To the Editor.—
"Spurious Thrombocytopenia" (227:628, 1974) reminds me of an example.A platelet count of 30,000/cu mm appeared in a 60-year-old man who had never had a hematologic problem or malignant disease. Tonsillectomy and prostatectomy had previously been performed without a bleeding problem. A second platelet count was 20,000/cu mm, and this was done by Technicon platelet counter with the blood collected in edetic acid as usual. Peripheral smear by finger stick at bedside showed an adequate number of platelets. There were no platelet clumps, giant platelets, or platelet satellitism. Blood collected in citrated and heparinized tubes showed normal numbers of platelets by the same machine counter. The changes of temperature of the blood specimen tubes (4 C, 20 C) did not alter the platelet counts. The blood smears made with edetic acid-treated blood had many platelet clumps, more than half larger than white blood cells. Also, no giant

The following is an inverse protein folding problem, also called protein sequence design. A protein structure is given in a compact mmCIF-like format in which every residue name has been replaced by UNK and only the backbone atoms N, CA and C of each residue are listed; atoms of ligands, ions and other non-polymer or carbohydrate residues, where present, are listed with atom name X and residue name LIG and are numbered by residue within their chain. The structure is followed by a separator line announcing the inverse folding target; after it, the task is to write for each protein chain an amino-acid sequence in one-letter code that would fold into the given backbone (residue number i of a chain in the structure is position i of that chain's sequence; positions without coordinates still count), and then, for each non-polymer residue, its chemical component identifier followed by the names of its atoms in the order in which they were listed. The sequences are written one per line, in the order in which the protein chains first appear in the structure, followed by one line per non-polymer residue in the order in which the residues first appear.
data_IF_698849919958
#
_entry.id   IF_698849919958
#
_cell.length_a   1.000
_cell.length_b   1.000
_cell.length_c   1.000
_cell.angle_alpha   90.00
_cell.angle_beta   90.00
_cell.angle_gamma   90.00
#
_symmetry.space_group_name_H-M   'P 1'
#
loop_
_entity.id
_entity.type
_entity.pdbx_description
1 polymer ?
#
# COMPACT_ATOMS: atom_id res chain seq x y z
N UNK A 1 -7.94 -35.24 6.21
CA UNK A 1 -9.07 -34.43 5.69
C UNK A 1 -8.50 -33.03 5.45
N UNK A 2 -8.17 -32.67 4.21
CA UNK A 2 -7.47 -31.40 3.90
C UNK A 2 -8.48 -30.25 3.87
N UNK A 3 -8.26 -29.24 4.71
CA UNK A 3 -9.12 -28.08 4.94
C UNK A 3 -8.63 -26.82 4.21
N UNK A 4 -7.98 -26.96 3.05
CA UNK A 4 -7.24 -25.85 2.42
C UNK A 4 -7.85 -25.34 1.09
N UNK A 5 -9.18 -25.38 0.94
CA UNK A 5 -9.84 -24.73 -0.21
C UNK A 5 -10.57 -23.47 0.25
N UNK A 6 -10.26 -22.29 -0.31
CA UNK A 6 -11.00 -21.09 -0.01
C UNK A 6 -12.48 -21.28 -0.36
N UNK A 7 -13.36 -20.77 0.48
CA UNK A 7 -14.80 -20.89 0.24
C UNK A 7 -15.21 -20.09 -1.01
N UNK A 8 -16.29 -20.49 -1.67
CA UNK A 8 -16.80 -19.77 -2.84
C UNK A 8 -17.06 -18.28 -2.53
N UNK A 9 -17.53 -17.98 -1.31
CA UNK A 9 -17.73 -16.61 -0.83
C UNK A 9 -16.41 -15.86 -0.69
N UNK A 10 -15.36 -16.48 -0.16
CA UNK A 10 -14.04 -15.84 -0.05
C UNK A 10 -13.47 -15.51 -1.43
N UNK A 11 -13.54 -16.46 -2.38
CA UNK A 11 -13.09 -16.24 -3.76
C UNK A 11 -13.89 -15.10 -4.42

Rhee CY. Spurious Thrombocytopenia. JAMA. 1974;228(9):1098. doi:10.1001/jama.1974.03230340014010
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